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Cultur Divers Ethnic Minor Psychol. 2011 Jan;17(1):11-22. doi: 10.1037/a0022534.

Culturally adapted versus standard exposure treatment for phobic Asian Americans: Treatment efficacy, moderators, and predictors.

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  • 1Department of Psychology, University of Southern California, SGM 501, 3620 S. McClintock Avenue, Los Angeles, CA 90089-1061, USA. davidpan@usc.edu or hueyjr@usc.edu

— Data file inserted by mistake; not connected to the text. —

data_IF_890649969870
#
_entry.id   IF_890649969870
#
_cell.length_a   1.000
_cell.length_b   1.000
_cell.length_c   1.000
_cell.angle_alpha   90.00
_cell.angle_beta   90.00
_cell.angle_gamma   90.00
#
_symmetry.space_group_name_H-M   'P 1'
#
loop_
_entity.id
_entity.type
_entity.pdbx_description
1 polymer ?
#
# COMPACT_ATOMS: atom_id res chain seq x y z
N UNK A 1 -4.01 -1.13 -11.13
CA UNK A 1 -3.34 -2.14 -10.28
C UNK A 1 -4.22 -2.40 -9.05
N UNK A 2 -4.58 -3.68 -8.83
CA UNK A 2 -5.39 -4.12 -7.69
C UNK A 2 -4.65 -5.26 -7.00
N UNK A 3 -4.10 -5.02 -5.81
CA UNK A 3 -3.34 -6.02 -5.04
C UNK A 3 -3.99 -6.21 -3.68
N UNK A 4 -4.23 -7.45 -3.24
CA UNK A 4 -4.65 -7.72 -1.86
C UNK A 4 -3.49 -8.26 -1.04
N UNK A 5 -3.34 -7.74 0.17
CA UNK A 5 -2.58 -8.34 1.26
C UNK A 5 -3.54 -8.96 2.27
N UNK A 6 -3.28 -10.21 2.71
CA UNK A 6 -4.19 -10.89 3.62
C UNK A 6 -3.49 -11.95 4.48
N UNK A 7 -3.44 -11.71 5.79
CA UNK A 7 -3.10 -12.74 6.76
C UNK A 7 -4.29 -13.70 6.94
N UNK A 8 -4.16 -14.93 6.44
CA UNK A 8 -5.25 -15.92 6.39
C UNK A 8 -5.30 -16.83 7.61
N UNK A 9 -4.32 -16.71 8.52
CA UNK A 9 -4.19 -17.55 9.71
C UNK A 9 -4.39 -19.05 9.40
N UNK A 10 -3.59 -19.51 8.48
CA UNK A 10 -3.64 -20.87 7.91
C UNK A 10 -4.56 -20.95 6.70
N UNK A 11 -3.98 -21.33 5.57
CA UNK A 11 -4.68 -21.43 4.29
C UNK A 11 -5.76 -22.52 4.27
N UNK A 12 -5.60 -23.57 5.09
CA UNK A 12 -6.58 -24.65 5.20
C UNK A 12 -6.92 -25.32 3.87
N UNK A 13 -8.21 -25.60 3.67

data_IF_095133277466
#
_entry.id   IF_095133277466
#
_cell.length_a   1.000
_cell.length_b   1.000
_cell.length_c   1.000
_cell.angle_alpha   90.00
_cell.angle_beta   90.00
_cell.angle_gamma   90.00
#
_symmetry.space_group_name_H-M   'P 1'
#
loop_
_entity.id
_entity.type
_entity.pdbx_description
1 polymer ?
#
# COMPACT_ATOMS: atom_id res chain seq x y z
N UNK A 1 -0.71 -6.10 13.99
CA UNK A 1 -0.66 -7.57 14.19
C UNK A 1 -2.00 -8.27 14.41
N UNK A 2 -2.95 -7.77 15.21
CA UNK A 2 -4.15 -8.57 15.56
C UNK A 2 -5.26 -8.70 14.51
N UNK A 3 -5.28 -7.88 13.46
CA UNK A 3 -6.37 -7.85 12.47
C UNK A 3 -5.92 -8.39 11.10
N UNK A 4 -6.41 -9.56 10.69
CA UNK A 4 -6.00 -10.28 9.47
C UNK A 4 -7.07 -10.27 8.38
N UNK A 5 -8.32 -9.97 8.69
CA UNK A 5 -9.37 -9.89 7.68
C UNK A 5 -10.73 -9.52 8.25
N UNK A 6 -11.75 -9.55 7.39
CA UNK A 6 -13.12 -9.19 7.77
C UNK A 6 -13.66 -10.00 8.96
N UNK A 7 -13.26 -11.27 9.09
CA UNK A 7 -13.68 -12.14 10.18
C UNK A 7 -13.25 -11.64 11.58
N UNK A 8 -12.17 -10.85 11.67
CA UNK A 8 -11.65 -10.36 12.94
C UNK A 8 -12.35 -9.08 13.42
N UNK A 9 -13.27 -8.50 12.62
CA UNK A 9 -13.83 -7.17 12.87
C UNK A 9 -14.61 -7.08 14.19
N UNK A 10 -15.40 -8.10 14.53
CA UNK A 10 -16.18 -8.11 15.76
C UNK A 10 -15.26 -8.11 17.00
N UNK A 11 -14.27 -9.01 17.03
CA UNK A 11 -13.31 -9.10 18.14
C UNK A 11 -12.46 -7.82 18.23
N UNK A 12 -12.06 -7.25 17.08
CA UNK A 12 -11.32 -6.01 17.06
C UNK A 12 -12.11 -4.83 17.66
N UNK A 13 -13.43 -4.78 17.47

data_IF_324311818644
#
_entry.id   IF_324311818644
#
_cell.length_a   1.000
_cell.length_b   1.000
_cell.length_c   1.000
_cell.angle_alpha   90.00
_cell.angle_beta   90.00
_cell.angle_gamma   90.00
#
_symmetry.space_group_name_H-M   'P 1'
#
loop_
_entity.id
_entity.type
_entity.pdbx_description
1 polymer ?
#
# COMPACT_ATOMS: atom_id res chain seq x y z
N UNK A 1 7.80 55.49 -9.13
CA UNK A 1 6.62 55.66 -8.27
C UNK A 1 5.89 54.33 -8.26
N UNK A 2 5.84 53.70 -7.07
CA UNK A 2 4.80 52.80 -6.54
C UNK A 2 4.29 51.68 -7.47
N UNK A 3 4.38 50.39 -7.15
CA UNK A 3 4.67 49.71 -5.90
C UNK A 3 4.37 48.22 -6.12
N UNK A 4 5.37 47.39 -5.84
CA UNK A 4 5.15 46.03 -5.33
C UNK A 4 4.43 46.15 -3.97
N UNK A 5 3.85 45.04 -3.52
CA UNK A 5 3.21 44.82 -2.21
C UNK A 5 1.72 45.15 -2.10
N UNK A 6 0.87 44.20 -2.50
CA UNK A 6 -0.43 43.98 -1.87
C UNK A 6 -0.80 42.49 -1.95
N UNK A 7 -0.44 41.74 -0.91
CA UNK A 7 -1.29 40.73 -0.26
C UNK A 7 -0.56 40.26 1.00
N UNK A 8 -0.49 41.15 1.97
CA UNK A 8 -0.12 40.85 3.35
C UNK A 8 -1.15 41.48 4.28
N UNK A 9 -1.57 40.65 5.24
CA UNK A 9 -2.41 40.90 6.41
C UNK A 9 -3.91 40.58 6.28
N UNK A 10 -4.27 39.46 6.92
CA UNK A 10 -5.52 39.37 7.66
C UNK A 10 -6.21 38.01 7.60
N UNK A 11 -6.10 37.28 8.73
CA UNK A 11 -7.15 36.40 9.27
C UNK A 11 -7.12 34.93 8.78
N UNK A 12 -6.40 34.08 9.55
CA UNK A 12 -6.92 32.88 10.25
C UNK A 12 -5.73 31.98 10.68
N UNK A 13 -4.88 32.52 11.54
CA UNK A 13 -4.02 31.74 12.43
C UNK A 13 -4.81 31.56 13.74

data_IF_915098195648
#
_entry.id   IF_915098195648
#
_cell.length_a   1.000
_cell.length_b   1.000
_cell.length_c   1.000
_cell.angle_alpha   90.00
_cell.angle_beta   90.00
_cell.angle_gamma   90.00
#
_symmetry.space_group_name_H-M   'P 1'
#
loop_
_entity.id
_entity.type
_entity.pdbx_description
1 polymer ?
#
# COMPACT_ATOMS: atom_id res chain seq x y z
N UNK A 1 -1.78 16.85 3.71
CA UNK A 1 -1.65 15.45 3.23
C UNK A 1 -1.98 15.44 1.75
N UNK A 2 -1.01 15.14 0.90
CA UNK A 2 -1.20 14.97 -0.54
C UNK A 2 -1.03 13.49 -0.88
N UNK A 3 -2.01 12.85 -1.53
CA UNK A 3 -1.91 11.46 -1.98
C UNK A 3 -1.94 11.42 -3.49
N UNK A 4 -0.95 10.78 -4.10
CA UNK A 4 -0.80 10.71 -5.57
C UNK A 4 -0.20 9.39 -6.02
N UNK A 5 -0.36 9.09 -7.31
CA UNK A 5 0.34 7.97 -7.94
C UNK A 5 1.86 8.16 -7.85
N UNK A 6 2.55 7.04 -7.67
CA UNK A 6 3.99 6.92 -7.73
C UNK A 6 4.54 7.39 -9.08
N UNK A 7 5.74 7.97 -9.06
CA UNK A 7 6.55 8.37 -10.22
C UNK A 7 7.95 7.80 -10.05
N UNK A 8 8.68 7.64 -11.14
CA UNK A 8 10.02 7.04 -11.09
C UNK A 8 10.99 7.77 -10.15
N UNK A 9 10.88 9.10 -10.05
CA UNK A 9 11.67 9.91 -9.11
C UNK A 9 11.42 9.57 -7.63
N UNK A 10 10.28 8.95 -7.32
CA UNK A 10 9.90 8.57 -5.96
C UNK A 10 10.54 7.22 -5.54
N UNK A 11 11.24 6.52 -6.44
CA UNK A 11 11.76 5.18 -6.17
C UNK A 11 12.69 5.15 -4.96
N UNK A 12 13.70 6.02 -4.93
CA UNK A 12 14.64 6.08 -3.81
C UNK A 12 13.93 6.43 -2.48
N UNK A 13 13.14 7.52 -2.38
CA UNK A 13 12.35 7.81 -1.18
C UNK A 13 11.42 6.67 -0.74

This study is a 6-month follow-up of a randomized pilot evaluation of standard one-session treatment (OST-S) versus culturally adapted OST (OST-CA) with phobic Asian Americans. OST-CA included seven cultural adaptations drawn from prior research with East Asians and Asian Americans. Results from 1-week and 6-month follow-up show that both OST-S and OST-CA were effective at reducing phobic symptoms compared with self-help control. Moreover, OST-CA was superior to OST-S for several outcomes. For catastrophic thinking and general fear, moderator analyses indicated that low-acculturation Asian Americans benefitted more from OST-CA than OST-S, whereas both treatments were equally effective for high-acculturation participants. Although cultural process factors (e.g., facilitating emotional control, exploiting the vertical therapist-client relationship) and working alliance were predictive of positive outcomes, they did not mediate treatment effects. This study offers a potential model for evaluating cultural adaptation effects, as well as the mechanisms that account for such effects.

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